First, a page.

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Native American Studies Program

7. First-Year Seminars in Native American Studies

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8. Perspectives in Native American Studies

08F, 09F: 10

The growing field of Native American Studies is concerned with topics and discourse found in a range of academic disciplines. However, the field itself is not defined by or limited to one discrete area of study. This course provides an overview of the diverse ways that Native American Studies engages the relevant intellectual and cultural questions of tribal expression, identity, traditional thought, continuity, and sovereignty. We will explore readings in the areas of: literature and literary theory, philosophy, visual arts, anthropology, philosophy of history, cultural production and criticism, and political discourse. The unifying purpose of the course is to gain familiarity with the languages of several disciplines, and to examine how their discourses are used to promote or inhibit the ongoing project of colonialism.

Open to all classes. Dist: SOC; WCult: CI. Palmer.

10. Peoples and Cultures of Native North America (Identical to Anthropology 4)

09W: 12, 09X: 2A 10W: 2

The course provides an introduction to the peoples and cultures of Native North America. Several indigenous groups (nations) from different “culture areas” are highlighted to emphasize particular forms of economy, social organization, and spirituality. The course focuses on the more traditional American Indian cultures that existed before the establishment of Western domination, as well as on the more recent native culture history and modern-day economic, sociopolitical and cultural continuity, change, and revitalization. The readings include works by anthropologists (Native and non-Native), American Indian academic and tribal historians and autobiographies. Lectures are combined with films and slides.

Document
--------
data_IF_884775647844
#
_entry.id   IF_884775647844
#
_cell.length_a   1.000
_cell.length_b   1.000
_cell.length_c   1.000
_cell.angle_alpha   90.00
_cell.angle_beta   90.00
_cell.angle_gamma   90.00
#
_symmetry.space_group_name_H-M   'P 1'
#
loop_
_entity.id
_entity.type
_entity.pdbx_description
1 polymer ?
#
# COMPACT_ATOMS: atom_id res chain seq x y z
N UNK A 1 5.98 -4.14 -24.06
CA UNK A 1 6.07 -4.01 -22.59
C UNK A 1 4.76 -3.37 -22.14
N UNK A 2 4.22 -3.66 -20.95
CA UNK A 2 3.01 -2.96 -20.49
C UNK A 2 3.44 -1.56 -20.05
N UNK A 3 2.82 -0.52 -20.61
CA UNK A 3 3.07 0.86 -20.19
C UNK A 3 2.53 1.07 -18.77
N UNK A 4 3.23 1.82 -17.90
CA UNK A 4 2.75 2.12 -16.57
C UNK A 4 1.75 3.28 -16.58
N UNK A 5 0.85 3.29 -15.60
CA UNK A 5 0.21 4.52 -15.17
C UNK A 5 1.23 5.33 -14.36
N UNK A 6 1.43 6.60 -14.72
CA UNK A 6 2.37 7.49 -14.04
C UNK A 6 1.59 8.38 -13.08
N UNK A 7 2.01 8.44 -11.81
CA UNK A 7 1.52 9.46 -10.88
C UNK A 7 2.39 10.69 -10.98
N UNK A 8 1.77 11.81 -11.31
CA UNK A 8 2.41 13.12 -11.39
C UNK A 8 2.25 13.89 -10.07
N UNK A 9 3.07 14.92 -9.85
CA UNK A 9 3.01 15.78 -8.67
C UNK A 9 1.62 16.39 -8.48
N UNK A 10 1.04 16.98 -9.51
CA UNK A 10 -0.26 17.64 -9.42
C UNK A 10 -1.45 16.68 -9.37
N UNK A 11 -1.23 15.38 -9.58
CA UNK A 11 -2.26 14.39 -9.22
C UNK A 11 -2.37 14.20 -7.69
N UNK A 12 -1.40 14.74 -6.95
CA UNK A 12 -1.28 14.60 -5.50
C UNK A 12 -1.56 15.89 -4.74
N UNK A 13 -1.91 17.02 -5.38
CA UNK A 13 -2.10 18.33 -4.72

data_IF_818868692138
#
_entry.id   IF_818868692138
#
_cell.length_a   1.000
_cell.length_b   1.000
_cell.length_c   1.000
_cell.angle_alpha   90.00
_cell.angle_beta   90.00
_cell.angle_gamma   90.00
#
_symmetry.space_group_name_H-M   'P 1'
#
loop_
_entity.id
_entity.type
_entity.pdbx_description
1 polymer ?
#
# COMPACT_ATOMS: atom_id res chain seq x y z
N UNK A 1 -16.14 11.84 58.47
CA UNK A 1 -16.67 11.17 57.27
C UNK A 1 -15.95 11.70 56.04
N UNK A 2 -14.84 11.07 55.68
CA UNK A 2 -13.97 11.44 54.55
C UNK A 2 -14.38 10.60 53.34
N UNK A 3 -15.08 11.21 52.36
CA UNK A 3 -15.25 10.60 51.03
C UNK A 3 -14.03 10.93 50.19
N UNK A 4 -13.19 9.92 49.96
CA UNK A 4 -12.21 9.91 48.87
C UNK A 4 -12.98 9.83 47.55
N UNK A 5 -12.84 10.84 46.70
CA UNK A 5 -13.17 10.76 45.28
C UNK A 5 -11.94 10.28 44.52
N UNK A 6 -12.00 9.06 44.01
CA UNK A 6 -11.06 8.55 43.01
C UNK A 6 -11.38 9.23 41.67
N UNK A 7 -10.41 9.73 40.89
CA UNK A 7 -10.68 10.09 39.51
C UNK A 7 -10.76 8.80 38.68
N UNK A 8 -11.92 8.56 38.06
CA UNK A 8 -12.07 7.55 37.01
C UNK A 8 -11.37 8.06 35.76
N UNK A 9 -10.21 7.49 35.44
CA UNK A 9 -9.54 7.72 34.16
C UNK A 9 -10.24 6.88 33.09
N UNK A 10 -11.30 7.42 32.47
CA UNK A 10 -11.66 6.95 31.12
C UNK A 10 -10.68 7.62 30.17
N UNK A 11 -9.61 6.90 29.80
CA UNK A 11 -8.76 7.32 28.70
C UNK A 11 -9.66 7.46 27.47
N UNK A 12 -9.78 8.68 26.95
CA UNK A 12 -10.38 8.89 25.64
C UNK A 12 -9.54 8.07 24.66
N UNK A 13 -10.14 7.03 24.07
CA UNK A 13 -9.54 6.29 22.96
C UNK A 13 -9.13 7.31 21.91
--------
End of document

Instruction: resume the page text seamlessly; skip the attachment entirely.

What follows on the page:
Open to all classes. Dist: SOC; WCult: NW. Kan.

11. Ancient Native Americans (Identical to Anthropology 11)

Not offered in the period from 08F through 10S

This course provides an introduction to the pre-Columbian societies of North America. Discussion begins with a consideration of the wider social context of archaeological views of Native Americans and how these have changed over time. We briefly review the enormous diversity in language; economic, social, and political organization; and religion of Native American societies at the time of European contact. The course moves back in time to examine the populating of the Americas and related controversies. We then concentrate on the subsequent development of diverse pre-Columbian societies that included hunter-gatherer bands in the Great Basin, the Arctic, and the sub-Arctic; Northwest Coast chiefdoms; agricultural societies of the Southwest, such as Chaco Canyon and the desert Hohokam; and the mound-building societies of the Eastern Woodlands.

Open to all classes. Dist: SOC; WCult: NW. Nichols.